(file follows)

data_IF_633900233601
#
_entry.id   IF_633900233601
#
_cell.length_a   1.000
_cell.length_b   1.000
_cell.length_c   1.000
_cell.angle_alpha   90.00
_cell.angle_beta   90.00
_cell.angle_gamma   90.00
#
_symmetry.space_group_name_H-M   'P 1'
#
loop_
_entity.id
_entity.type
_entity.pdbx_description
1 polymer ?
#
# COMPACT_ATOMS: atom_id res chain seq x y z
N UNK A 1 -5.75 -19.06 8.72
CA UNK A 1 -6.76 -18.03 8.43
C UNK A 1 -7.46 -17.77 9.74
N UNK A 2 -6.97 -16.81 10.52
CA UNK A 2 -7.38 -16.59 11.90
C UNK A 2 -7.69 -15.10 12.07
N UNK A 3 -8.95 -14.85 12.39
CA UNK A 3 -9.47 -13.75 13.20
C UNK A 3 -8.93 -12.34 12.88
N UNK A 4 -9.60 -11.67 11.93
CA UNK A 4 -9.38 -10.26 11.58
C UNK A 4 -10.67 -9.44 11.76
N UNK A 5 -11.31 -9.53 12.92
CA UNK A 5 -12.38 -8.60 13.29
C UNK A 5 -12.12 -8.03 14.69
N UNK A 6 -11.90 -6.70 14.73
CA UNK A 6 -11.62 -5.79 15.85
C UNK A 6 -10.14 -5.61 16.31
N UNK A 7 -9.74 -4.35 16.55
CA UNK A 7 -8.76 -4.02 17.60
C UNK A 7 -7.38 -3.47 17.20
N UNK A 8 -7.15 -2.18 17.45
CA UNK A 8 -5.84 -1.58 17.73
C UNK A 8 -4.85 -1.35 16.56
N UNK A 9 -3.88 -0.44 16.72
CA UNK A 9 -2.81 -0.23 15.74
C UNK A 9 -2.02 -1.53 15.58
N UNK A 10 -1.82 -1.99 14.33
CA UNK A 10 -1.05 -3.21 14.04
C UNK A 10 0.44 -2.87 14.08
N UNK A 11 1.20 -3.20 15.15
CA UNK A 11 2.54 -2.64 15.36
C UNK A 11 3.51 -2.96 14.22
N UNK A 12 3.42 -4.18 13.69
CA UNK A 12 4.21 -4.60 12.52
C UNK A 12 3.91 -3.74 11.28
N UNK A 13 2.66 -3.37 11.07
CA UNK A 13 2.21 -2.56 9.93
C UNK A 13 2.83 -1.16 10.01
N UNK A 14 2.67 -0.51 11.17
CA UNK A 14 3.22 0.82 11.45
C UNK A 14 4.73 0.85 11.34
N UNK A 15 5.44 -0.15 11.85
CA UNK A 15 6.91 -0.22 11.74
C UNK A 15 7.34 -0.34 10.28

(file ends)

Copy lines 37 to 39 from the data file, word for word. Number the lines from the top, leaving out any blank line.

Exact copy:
CA UNK A 6 -11.62 -5.79 15.85
C UNK A 6 -10.14 -5.61 16.31
N UNK A 7 -9.74 -4.35 16.55